It is hardly surprising that scholarly attention has focused on the development of a new generation of digital tools well-suited to collect the kind of data traditionally associated with published archaeological results and ongoing methodological conversations. For example, the use of tablets to collect information at trench side that efficiently populates and syncs with databases hosted on secure servers emphasizes the collection of information that can easily be sorted, aggregated, and projected spatially. The gains in efficiency associated with the trench side collection of data and its aggregation and dissemination would seem to assume the kind of analysis that depends upon the re-assembly of relatively granular data. In early 20th century excavations, by comparison, it would be possible for a project director to document the excavation of an entire site in a single notebook. In late 20th century excavations, each trench had a notebook. Today, a trench might have dozens (if not more) context forms and hundreds of fields in a database.
My view of slow archaeology has consistently called for greater attention to practices that encourage and document analysis at the trench side or amid the survey unit. To my mind, these practices focus on the production of analyses that both resists efficient granularity and embraces integrative and synthetic documentation of archaeological thought. This contrasts with at least the rhetoric of archaeological data “collection” from the field that characterizes trench side and survey unit based practices as documentation rather than analysis.
Critiques of slow archaeology have emphasized that their interest in collecting more granular data from each trench does not exclude the recording of more traditional forms of less structured data. A trench-side iPad is not just a window to a database, but also a digital notebook, a digital sketch pad, and a tool that can even collect a new range of relatively unstructured and unconventional data from audio recording to video. Indeed, there is little intrinsic in digital tools (except perhaps at the level of the microprocessor) that requires us to collect archaeological data in a more granular way.
Moreover, some have criticized how I have characterized the deliberate and integrative approaches associated with traditional archaeological practices as intentionally inefficient or privileging the collection of less-structured data. In reality,the industrial and scientific influences on archaeology pre-date by a over a century the widespread adoption of digital tools. As a result, practices that may appear today as drawing on pre-industrial practices associated with craft production – like manual drafting of trench plans – were, in their own time, regarded steeped in scientific and industrial rigor. In early excavations the daily or regular trench dairy was not a synthetic alternative to the database, but its direct predecessor. What I have characterized as trench side analysis was, in fact, efforts to document the process of excavation at a level adequate for future publication.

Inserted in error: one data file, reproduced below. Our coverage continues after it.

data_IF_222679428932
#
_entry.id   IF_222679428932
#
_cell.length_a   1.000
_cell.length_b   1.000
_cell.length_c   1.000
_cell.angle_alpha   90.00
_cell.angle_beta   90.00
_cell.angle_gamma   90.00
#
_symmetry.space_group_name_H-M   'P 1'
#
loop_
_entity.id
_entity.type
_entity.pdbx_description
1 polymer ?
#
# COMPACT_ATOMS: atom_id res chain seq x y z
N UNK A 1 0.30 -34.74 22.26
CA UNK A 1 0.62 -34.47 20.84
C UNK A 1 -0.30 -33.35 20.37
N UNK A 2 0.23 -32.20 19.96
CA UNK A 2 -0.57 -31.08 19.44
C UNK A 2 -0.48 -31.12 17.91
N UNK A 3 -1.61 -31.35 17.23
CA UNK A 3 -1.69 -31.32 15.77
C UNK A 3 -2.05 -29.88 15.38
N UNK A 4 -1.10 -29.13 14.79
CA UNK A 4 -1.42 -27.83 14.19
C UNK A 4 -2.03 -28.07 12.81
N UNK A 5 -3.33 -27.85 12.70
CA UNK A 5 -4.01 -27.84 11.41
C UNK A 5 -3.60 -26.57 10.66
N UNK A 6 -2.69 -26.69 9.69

Following on my misunderstanding of past archaeological practices, critics of slow archaeology have suggested that streamlining data collection using digital tools actually holds forth the prospect of allow more time in the field for reflective analysis. Technologies have increasingly freed excavators, trench supervisors, survey team leaders, and field directors from the tedious routine of documentation and provided them with time to reflect, analyze, and interpret ongoing field work. The need and opportunity to do this in the field is less fundamental to archaeological work and more a new critique of longstanding industrial practices in the discipline. Slow archaeology is not a form of resistance to digital field practices, but at least a crucial byproduct, and perhaps its inspiration.
Needless to say, these critique have given me pause. My arguments for slow archaeology have focused on the intersection of technology and archaeological with the idea that the tools we use in fieldwork shape the arguments that we make. While this may well be true, it is also possible that the tools we chose, reflect our ideological, methodological, and disciplinary commitments. This line of argument smacks a bit of a kind of idealism that has driven and justified the growing efficiency of industrial practices throughout history, and while it is hard to deny that technology has improved the quality of goods produced by the assembly line, it is more difficult to argue that industrial technology has improved our quality of life.
Industry and science have exerted a pervasive and expansive influence both on contemporary archaeological practice and the publication of archaeological arguments. Pressures to produce more, in less time, and in a more transparent way has pushed archaeological practice to embrace digital technologies as a tool document (or collect) archaeological data in a rigorous and efficient way. As a tenured professor with little pressure to publish quickly and a critical appreciation of the limits and potential of digital tools, it is relatively easy for me to consider the importance of reflexive practice, to spend time on analysis in the field, and to challenge the value of digital recording techniques. My projects enjoy robust digital infrastructures, skilled trench and field team supervisors, and colleagues who are willing to embrace less conventional field practices as part of an effort to understand landscapes and sites at the level of experience. Whether this more deliberate and slow approach to field work manifests itself in our final publication remains to be seen.